In today’s micro-lecture, Australian Paramedical College Hon. Snr. Lecturer Sam Willis talks about strapping your patient onto a scoop stretcher; a delicate subject area due to research indicating it shouldn’t be done unless really essential.
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In today’s, micro-lecture, we’re going to talk about strapping your patient onto a scoop stretcher. Now, the whole process of spinely immobilising a patient is currently a delicate area because there’s a growing body of evidence that says we shouldn’t really be doing it unless absolutely necessary. That’s the key take home message here, absolutely necessary. Now, the good news is you’ll have the NEXUS Criteria available to you to help you to decide if it is actually absolutely necessary. The NEXUS Criteria is based upon five key points. It’s five signs and symptoms.
Now, once you’ve decided that you need to scoop your patient onto the stretcher, you need to go through a process of log rolling your patient, attaching the scoop stretcher, whichever one it is. Here we just have an orthopedic stretcher or a scoop stretcher. It’s your typical stretcher that you’ll still find in practice. There are different versions of this, including the Combi Carrier and other versions of the scoop stretcher. What you’ll particularly notice on this one is that there are straps and head blocks and that’s what we’re going to talk about. Once you’ve log rolled your patient, you’ve got them onto the scoop stretcher.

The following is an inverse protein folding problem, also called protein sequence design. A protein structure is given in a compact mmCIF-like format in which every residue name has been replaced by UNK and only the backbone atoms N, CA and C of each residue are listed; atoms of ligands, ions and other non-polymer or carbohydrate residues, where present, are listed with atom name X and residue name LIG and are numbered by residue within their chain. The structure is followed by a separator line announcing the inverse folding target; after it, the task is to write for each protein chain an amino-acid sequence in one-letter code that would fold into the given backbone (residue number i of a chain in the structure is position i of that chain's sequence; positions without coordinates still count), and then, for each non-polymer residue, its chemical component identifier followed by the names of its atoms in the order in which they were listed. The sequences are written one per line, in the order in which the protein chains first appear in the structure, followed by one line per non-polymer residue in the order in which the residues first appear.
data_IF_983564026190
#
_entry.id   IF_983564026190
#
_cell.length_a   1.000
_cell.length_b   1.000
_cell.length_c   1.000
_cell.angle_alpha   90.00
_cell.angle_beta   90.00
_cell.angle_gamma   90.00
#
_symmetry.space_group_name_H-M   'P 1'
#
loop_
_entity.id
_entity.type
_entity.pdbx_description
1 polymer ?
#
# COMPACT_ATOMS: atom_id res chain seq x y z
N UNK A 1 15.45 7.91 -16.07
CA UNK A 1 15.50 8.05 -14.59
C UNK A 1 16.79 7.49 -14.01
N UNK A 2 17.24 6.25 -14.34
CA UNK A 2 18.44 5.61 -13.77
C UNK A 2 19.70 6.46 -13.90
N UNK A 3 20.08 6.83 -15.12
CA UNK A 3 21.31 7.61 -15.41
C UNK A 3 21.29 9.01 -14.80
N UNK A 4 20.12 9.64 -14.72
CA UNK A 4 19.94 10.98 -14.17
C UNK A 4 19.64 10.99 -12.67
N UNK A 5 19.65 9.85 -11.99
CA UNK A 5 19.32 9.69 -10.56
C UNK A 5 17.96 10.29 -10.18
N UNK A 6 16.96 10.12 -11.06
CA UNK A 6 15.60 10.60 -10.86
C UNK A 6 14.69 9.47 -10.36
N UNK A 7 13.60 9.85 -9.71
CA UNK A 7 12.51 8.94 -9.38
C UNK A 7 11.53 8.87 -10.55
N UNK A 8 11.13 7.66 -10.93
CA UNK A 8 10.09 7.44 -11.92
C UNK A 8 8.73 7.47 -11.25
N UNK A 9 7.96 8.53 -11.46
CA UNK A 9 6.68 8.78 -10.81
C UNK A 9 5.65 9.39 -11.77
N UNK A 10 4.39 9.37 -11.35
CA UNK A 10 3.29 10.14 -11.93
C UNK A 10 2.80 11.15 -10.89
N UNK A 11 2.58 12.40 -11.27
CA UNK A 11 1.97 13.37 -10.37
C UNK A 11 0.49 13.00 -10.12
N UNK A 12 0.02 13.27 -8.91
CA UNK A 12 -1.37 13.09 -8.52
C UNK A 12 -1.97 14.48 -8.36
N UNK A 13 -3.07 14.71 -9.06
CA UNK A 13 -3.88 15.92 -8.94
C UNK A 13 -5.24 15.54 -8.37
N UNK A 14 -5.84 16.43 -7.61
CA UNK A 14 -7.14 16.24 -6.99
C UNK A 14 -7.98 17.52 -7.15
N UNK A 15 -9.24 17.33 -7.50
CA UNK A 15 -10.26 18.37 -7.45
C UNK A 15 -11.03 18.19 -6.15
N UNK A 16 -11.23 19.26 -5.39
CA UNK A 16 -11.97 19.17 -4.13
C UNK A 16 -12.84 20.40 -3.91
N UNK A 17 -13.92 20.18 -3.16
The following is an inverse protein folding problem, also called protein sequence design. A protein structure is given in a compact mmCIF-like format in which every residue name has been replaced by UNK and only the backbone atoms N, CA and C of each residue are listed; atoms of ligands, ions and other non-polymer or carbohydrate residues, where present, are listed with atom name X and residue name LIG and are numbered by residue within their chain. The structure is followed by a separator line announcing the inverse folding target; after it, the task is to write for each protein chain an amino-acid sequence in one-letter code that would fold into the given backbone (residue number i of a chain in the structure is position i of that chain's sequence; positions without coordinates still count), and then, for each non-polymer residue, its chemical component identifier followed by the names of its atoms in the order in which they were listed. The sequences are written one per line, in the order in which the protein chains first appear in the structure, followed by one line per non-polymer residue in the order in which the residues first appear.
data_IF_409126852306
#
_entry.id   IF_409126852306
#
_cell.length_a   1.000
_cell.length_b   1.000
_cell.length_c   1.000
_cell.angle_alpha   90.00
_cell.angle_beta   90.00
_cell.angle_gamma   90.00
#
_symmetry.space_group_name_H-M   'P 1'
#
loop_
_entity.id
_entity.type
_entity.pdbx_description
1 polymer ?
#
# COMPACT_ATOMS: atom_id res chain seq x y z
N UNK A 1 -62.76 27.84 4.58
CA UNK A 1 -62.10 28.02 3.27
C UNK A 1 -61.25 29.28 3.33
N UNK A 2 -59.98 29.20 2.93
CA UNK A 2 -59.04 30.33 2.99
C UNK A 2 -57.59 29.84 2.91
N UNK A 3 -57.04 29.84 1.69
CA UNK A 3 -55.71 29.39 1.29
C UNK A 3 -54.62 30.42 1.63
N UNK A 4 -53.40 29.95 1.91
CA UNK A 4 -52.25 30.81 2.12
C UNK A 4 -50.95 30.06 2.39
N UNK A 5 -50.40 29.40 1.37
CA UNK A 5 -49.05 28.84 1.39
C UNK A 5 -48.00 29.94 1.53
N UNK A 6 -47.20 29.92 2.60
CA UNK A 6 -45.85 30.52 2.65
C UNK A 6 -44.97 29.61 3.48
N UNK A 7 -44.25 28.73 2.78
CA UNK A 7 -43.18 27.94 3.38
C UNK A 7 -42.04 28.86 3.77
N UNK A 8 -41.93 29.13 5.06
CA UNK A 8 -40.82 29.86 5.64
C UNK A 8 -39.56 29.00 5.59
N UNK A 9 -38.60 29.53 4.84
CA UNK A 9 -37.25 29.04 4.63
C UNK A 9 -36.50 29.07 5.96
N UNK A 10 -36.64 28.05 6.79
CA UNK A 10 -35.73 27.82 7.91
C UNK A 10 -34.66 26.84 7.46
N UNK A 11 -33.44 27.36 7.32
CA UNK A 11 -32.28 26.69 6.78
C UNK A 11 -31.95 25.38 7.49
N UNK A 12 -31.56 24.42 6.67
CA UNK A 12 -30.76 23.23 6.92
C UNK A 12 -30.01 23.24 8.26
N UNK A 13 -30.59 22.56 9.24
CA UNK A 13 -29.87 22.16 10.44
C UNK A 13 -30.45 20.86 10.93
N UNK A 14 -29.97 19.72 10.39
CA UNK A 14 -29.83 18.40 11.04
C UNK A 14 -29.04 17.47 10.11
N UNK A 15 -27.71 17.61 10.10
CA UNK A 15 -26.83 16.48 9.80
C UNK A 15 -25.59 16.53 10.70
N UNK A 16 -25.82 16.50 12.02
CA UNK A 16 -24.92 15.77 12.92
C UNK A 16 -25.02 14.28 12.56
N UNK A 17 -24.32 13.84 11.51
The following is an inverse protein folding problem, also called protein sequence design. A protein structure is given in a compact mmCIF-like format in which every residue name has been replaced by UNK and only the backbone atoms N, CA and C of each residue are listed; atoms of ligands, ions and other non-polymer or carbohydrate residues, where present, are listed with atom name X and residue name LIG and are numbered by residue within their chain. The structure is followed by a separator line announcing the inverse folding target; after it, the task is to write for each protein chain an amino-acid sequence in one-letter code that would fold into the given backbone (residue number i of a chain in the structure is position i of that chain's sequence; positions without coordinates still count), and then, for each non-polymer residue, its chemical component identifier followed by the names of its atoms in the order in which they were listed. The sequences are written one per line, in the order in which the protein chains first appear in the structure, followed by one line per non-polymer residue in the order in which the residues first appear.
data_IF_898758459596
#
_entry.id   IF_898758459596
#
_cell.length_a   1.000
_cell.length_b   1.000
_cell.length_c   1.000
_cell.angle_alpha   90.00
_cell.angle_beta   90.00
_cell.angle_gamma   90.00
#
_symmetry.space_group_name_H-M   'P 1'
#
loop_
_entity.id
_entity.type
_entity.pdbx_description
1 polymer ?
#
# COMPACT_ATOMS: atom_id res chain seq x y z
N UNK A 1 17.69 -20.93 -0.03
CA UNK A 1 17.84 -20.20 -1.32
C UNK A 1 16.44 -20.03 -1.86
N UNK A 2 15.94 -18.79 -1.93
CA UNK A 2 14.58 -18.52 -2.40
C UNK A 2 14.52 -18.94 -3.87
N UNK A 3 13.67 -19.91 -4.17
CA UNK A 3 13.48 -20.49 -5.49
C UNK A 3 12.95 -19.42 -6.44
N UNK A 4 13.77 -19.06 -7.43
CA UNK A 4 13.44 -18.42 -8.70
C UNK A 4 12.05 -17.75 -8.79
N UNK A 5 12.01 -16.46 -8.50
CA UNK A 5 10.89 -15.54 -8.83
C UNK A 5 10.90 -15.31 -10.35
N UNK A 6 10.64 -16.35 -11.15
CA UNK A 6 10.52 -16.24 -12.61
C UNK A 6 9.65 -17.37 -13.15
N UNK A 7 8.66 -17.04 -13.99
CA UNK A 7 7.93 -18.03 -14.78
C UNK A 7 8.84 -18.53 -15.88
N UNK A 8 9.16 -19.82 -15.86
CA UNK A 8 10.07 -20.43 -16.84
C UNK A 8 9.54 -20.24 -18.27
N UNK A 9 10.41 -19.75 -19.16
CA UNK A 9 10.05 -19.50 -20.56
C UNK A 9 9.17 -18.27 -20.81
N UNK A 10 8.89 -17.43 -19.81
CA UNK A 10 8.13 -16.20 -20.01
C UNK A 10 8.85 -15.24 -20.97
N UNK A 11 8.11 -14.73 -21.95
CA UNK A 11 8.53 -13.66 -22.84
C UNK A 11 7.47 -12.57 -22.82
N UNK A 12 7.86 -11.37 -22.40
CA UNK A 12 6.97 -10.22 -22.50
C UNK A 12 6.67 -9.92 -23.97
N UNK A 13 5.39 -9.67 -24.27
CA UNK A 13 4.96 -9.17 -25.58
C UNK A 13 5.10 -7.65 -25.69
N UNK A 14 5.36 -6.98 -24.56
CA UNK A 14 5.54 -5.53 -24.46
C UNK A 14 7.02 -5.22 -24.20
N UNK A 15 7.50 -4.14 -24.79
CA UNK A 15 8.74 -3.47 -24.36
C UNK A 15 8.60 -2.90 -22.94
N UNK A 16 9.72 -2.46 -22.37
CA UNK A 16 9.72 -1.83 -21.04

Try not to catch them here in this part, so it’s that easy to catch your patient when you’re clipping it in. The next thing you need to do is to strap them onto the scoop stretcher. The reason being is two main areas. Number one, if your patient is going to vomit and it’s highly likely, particularly if you have given strong pain relief, you need to make sure you can log roll the entire scoop stretcher to prevent any injury to the C spine. Also, if your patient starts to have a convulsion or seizure while they’re on this, you don’t want them to end up on the floor and have further injuries, so strapping down is really, really important. Now, there are different types of straps.
On this image, you’ve just got the two straps. But as you will know through the readings, there are different methods for strapping your patient. For example, some text will tell you to strap across and then one around the hip and then a figure of eight around the feet. But whichever method you choose, you’re actually just asking yourself, “Is this effective?” Typically you can see here a set of head blocks, which are used to keep the patient still. Now, remembering that if you’ve assessed the patient that’s requiring some kind of immobilization, then you need to keep them still somehow.
More and more often we’re moving away from using head blocks and just using rolled blankets on the side of the head just because it’s less intrusive. But regardless, you need to strap them down. Now, there are different types of straps, including these spider straps. These are just your typical black straps that you just place through each of these holes and back on themselves. Now, the spider straps are just Velcro straps. Some people love them. Some people hate them. They get a bit messy inside the bag, so they can take a bit of a prolonged period of time to actually use. Whatever your choice, you have to ask yourself, “Is it effectively doing its job?”
You will get a chance to practice all of this at your face-to-face workshops and students tend to really enjoy the hands-on part.
For more information about courses and becoming a Medic / Paramedic or any other professional in the pre-hospital emergency health care sector visit Contact the Australian Paramedical College today:
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